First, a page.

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Joanne Robertson Blue Car

17th March 2023

Michael's Pick

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Format Info

LP - black vinyl

Joanne Robertson returns with a treasure of jewels from a fertile period of recording and songwriting circa 2020. These are culled from the same sessions as Painting Stupid Girls so you know the peaking emotional heft is there but somehow Blue Car hits even harder. With a poignant sound quality that sounds like it was recorded in the bathroom in between heartbreaks,  Robertson composing herself with a preternatural grace to throw out these stunning, beautiful vignettes like it was no big deal.

But each track feels like a big deal. The songs are elusive, perhaps intentionally so, gauzy in their production, wrapped in rain, the soundtrack to looking out the window at an empty street where once there were people. On Band Sit Together the guitar work is more complex than ever, acoustic this time, sparkling against the hiss of the tape. Take Me In has more complex chordings and a couple of endearing bloopers to remind us this is a real-ass person with their heart on their sleeve, somewhat. The recording style – you get these feeling these are dictaphone or voice note recordings capturing the moment Robertson has finished writing the song – is almost half the music, it adds such a massive weight of intimacy to proceedings, inviting you in beside the artist.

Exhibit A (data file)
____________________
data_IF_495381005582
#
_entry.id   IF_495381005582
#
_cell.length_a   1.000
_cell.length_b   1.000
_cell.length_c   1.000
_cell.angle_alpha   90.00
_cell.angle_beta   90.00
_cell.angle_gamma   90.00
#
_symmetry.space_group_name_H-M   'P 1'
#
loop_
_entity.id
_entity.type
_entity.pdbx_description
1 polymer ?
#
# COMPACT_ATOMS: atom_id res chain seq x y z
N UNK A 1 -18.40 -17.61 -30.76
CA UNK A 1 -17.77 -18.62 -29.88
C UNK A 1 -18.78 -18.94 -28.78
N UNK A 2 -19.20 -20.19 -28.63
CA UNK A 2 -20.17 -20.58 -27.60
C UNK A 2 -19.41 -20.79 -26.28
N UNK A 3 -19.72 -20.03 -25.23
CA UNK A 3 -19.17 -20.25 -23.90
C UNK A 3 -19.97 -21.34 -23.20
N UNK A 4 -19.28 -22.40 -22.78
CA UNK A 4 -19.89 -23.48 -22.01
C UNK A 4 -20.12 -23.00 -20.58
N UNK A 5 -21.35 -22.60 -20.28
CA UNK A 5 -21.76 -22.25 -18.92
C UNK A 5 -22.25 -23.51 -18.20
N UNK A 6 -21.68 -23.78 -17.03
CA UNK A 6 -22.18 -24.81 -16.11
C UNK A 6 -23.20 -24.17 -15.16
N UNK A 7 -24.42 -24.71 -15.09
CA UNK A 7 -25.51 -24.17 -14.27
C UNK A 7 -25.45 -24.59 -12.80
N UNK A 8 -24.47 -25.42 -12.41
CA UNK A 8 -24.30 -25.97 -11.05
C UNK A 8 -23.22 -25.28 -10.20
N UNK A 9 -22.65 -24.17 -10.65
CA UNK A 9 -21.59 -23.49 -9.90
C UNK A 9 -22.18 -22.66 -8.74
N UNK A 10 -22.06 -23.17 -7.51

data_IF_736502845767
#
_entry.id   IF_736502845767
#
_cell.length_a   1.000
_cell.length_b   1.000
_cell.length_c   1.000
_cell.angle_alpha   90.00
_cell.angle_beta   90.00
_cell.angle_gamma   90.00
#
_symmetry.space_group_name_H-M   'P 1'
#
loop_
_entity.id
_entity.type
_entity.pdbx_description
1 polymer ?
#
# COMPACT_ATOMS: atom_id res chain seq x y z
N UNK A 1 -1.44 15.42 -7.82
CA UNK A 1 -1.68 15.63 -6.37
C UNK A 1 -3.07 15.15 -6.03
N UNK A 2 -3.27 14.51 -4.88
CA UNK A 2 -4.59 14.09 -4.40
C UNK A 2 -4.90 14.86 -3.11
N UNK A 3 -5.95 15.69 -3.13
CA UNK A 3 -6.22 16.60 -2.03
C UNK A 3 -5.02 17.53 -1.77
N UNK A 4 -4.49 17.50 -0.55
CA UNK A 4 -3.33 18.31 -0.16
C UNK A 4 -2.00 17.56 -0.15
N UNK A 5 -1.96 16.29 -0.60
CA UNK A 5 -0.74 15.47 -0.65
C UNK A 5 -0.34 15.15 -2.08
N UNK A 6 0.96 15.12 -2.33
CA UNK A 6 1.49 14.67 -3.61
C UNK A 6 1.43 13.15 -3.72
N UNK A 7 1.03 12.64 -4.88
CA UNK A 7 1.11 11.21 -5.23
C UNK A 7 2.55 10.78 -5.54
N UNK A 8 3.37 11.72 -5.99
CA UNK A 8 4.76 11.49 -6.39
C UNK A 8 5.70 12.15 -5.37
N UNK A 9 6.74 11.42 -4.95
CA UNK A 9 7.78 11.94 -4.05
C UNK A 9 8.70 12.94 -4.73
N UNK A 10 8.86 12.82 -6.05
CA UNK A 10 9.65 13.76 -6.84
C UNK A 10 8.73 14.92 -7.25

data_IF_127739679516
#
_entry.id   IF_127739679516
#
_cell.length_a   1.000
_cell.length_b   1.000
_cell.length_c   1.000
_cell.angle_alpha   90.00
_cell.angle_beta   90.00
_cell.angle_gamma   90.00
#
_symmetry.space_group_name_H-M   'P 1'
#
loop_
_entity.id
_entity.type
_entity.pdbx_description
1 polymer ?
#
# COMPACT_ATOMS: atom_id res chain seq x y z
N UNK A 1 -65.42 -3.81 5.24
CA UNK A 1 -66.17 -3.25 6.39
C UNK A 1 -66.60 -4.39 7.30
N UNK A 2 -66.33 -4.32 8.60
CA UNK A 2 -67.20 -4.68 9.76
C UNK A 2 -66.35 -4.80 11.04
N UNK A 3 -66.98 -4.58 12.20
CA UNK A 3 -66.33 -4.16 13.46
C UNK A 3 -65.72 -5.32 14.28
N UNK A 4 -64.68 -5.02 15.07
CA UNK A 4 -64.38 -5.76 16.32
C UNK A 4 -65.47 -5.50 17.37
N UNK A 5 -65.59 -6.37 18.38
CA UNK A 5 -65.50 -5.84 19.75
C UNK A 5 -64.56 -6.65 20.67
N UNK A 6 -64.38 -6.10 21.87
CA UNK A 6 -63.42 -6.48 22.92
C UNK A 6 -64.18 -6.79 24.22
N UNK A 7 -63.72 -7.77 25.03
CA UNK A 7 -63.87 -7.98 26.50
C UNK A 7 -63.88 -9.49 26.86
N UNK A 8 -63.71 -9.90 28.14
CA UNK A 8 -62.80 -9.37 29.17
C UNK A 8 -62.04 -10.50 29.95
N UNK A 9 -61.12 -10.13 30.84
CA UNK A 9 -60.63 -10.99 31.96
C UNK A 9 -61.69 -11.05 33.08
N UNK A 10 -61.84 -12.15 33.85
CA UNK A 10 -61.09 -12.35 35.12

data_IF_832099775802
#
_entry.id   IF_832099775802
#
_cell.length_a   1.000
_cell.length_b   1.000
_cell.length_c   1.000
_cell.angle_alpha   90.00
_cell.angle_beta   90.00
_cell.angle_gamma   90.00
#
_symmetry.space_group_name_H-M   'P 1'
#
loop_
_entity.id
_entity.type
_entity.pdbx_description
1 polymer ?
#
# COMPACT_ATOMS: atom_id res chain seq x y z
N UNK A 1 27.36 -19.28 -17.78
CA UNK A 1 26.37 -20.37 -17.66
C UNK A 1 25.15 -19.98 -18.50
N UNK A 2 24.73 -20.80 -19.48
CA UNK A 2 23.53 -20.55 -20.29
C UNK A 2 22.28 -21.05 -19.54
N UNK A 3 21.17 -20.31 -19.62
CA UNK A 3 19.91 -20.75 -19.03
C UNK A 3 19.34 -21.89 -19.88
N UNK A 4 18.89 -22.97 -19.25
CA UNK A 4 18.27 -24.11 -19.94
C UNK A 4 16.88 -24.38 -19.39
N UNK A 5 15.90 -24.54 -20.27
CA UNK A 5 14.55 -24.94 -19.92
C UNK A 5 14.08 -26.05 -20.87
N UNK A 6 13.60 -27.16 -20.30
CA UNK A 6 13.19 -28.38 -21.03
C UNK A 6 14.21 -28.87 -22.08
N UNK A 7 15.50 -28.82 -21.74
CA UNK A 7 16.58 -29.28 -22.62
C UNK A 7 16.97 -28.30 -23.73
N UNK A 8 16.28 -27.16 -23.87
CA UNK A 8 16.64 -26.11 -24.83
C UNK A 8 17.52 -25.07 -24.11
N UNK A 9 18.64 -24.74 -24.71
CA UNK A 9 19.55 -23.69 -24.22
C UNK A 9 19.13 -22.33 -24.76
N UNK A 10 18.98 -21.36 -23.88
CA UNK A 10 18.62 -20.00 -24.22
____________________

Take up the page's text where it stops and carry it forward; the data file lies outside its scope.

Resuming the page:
The melodies remind us a little of peak Red House Painters or Sun Kil Moon, with the inevitable early Cat Power comparisons still relevant but really at this point Robertson is in a class of her own. Blue Car feels effortless, nothing is forced, recorded in the moment, somewhere in Glasgow deep in that regretful 2020 when communiques of human survival and connection were being laid down for us in the future to reach for. An Album Of The Year for me already.
  • Michael